But now you’ve got some times to yourself. You have a hot bath and sit down in-front of the T.V. You should be relaxed. But you’re not. Your shoulders are still up by your ears and you’re feeling uneasy in what you perceive to be a safe space. Why? You’re stuck in a stress feedback loop and heading towards chronic stress.
While you’re external senses are clearly showing that everything is safe, your internal senses are picking up that you are stressed. And your unconscious mind reads this as a good reason to be stressed. You can quickly see how this can spiral out of control which can lead to chronic stress, which is never a good thing.
The easiest way to break the cycle is to not start it. But in reality it’s not often easy and it is often only after the fact that many realise they’ve even started the spiral. Staying active is an excellent way to reduce stress and minimise tension patterns that can lead to a stress feedback loop. I’ll always recommend a massage to reduce stress, but that’s both bias and for some people not productive. Cutting coffee and tea from your diet is a good way to reduce your caffeine intake, a stimulant that has your body mimic a lot of the stress response effects. Most of all just taking some time for yourself, on a regular basis, can greatly reduce stress.
One thing I don’t want people to take away from this article is that stress is “bad”. It is a natural response. It is your body trying to protect you.
When talking about “The muscle-mind connection” the first thing I tend to think about is weightlifting, as I’m sure those of you who recognise the term do to. Conventionally this term is used to describe the ability to really feel a muscle when it’s tensed (a good way to understand this practically is to point your feet and think about what’s happening in your calves). However over the last couple of years I have allowed myself to go down a different path with this concept.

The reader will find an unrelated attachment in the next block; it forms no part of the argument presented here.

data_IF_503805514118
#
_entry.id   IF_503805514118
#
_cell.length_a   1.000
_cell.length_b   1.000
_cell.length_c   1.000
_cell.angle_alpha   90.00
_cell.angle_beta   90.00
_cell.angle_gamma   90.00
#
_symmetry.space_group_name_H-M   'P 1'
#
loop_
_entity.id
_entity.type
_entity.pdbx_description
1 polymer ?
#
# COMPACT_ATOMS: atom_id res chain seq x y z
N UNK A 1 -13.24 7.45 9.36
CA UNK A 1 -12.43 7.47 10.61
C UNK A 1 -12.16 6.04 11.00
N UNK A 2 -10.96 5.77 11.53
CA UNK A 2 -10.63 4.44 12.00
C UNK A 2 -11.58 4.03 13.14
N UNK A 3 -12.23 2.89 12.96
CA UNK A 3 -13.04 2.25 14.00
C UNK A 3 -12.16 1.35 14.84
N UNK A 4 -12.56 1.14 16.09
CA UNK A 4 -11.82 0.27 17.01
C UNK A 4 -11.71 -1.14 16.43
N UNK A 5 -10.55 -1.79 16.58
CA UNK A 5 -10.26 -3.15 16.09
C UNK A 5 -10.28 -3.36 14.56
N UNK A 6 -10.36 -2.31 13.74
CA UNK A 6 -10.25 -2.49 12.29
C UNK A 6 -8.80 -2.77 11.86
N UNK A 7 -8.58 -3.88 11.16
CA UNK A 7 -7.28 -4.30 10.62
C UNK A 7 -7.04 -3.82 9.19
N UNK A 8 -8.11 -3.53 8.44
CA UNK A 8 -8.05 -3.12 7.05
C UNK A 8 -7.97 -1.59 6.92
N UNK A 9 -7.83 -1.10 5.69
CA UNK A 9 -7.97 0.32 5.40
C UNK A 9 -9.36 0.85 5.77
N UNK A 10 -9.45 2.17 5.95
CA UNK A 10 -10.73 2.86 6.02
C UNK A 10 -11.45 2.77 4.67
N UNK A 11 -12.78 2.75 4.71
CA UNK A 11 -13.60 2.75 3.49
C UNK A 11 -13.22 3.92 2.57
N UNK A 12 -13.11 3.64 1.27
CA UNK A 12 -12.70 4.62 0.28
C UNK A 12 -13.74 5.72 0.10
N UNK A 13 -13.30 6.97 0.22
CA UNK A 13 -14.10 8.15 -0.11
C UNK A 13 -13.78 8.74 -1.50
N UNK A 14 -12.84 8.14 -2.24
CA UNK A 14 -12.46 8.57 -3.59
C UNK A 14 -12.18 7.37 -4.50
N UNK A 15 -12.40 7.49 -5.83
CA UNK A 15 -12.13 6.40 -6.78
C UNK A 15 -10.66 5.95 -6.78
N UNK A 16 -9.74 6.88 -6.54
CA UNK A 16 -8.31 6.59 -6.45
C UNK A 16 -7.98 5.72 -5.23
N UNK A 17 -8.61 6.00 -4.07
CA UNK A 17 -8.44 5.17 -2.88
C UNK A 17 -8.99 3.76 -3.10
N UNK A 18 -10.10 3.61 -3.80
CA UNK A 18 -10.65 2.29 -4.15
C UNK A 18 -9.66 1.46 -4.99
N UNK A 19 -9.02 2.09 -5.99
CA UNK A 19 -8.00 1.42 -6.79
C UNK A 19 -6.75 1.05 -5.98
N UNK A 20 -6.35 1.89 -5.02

When we become stressed many of us will begin to slowly raise our shoulders without thinking about it. This is a prime example of when the unconscious mind takes control of what are usually “voluntary muscles” (musculature that in normal circumstances you have control of). The subconscious does this to protect us from what it perceives to be a potential threat; with the shoulders raised the vulnerable blood-vessels that run through the neck are protected and the body becomes a smaller target.
This is when the muscle-mind connection breaks down.
So what can be done to restore the muscle-mind connection? The simple answer is touch. To go back to weightlifting for a moment, the first muscle most boys are able to tense is their bicep. The way they do it is by putting their hand on each others upper arms and focusing on trying to squeeze the muscle into the other person hand (as in the title image). Applying this idea back to the loss of the mind muscle connection that occurs when stressed, it’s amazing what the right pair of hands, be they a partners, a friends, or a therapists, just placed on your shoulders can do to get you to notice how much you’ve raised them. Something as simple as this can help interrupt the feedback loop that can occur when the body is stressed, which I will be going over in my next post.